DiPietro has represented the Islanders very well so far this weekend. You can follow his experiences in Atlanta by paying a visit to Islanders TV at, and by visiting Chris Botta's NYI Point Blank blog. Chris is doing his best to track Rick's every move. Mike Schuerlein of has also been very active in keeping up with the weekend's events.

It is obvious that DiPietro has been in high demand by the media covering the All-Star Festivities. It is also obvious that the higher-ups in the NHL are finally recognizing the star power that DiPietro can provide. He has finally arrived as a marketing tool for the entire league, not just the Islanders.

You can probably attribute some measure of DiPietro's visibility over the last two days to the gap in star power created by Sidney Crosby's injury. The NHL made a good choice in trying to fill that void with the Islanders' young goaltending star. The great thing is that DiPietro had already earned the respect of the most important members of the league, its players and coaches, for being a talented and hard-working player before being thrust into this role. There is no chance of him being dismissed as a pretty face, quick with a quip. He earned the attention he is receiving.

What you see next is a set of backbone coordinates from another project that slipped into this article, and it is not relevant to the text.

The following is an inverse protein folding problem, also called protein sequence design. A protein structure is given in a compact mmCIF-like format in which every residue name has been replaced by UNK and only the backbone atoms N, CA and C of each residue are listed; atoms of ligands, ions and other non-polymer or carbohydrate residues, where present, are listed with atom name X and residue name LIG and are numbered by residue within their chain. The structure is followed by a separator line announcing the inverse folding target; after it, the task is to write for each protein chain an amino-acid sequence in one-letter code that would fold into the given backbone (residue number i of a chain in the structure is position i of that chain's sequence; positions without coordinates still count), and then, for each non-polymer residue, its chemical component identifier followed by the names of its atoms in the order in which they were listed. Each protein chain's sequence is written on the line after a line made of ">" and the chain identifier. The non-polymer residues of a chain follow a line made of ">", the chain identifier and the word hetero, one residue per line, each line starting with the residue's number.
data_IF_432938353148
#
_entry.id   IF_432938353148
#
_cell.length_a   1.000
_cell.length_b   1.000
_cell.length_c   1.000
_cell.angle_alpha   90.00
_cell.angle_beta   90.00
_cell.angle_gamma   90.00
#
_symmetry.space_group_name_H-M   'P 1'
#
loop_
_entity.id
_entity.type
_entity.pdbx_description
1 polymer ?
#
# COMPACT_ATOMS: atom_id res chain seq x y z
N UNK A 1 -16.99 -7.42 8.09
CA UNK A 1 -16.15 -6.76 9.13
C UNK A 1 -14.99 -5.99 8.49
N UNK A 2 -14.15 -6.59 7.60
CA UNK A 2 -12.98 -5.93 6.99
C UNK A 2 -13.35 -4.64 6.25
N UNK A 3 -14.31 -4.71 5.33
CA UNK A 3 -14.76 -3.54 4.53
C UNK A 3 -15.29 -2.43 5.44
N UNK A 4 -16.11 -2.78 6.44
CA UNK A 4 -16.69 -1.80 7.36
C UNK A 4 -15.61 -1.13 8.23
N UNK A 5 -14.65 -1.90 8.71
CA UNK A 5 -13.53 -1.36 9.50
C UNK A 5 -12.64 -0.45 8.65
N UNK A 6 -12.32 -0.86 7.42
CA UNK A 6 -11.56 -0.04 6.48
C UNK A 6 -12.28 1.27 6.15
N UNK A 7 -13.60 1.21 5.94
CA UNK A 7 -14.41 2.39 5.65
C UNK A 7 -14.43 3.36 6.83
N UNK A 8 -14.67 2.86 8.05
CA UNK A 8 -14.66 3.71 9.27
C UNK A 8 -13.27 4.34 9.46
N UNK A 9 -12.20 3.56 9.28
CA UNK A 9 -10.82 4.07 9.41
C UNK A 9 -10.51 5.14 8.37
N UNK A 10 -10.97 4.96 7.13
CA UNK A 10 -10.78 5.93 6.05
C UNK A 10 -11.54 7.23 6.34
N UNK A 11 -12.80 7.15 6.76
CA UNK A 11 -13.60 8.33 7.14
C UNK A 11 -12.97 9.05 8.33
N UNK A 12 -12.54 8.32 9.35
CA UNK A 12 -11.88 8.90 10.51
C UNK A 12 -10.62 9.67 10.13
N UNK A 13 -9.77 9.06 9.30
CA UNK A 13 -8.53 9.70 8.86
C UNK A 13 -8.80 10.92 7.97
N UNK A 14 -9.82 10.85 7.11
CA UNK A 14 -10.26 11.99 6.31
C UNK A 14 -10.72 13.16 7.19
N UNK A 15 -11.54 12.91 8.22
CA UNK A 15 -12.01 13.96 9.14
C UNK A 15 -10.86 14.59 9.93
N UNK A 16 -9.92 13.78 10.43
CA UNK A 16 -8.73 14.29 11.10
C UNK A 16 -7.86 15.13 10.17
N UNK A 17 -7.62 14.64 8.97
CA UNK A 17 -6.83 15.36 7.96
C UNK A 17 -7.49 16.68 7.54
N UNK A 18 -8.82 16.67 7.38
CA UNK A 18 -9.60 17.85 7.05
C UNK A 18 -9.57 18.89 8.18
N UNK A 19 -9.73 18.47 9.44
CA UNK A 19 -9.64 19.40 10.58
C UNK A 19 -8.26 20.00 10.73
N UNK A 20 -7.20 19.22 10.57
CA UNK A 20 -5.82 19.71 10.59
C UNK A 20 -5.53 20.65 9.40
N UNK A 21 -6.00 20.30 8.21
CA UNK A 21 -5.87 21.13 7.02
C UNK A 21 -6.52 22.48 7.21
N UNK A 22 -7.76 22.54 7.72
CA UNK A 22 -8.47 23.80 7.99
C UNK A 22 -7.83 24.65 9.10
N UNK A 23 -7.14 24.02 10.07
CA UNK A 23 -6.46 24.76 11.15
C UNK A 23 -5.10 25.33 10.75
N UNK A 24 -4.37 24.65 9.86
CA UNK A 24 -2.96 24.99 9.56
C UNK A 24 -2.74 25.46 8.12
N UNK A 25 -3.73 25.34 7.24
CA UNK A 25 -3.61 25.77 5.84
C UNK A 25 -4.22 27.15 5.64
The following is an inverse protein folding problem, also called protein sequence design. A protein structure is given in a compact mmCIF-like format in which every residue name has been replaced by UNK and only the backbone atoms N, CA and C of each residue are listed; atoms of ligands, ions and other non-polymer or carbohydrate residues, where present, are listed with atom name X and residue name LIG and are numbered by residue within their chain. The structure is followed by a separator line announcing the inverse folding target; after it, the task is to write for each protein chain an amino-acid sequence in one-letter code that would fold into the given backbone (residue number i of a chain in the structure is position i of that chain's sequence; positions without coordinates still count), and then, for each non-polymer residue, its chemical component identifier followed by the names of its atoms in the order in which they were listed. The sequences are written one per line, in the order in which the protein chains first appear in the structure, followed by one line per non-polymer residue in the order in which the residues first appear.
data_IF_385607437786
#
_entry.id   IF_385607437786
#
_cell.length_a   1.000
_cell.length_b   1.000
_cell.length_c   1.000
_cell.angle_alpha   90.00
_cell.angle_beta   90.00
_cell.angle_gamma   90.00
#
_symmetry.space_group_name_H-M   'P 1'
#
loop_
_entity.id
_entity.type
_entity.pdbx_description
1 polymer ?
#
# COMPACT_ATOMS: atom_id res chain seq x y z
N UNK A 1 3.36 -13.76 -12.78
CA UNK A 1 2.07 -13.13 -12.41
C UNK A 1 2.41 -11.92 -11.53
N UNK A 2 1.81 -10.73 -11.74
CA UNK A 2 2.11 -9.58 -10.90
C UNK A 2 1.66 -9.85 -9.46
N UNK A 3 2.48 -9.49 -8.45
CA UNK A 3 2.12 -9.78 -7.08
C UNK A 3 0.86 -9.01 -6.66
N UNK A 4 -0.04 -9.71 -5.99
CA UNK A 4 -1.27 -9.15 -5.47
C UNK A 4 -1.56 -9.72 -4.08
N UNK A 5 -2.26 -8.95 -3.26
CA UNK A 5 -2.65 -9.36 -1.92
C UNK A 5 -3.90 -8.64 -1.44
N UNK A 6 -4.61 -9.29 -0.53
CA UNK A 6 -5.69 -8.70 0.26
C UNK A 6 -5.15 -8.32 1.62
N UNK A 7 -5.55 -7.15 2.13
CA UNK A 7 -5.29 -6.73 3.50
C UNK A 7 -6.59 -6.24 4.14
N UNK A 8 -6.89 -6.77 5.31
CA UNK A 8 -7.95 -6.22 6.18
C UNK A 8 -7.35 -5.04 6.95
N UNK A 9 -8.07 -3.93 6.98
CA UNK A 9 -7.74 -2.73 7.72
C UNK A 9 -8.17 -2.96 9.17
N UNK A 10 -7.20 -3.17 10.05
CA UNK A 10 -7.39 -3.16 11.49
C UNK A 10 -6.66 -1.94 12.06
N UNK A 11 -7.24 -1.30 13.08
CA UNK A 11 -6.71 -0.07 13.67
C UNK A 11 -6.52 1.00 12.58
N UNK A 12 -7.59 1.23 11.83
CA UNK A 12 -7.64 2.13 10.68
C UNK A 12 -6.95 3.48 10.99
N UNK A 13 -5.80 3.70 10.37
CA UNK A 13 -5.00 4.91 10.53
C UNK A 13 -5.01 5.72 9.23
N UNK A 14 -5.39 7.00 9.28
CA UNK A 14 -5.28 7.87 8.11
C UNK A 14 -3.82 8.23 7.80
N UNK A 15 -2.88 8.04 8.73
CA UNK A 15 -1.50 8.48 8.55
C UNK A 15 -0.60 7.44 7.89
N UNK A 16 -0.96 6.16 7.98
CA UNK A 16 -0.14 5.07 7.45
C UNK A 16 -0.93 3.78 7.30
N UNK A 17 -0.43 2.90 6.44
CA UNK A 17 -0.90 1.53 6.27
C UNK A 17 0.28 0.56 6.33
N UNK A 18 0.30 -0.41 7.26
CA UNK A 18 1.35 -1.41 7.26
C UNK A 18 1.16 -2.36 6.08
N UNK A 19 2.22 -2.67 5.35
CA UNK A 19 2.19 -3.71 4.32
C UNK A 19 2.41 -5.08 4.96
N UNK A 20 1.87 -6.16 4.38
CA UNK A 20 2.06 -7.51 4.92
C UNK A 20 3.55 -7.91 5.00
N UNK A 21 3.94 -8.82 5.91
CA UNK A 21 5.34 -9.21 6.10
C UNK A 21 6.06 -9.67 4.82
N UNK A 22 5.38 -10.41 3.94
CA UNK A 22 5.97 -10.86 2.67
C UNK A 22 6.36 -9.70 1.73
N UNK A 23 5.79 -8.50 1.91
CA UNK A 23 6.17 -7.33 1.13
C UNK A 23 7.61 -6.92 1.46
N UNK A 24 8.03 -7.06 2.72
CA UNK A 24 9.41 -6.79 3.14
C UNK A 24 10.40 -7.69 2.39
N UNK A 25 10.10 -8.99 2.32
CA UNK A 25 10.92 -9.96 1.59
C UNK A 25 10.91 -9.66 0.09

As many of you know, last night's Versus broadcast of the NHL Skills Competition made frequent use of a wired DiPietro. He offered insight and entertainment. Even my wife, who only knows him through his business-like, sometimes-bordering-on-surly answers (thanks to Jim at Greetings from Islander Country) in post-game interviews marveled at how engaging he was. Yes, an open mic did expose the audience to some colorful language from DiPietro.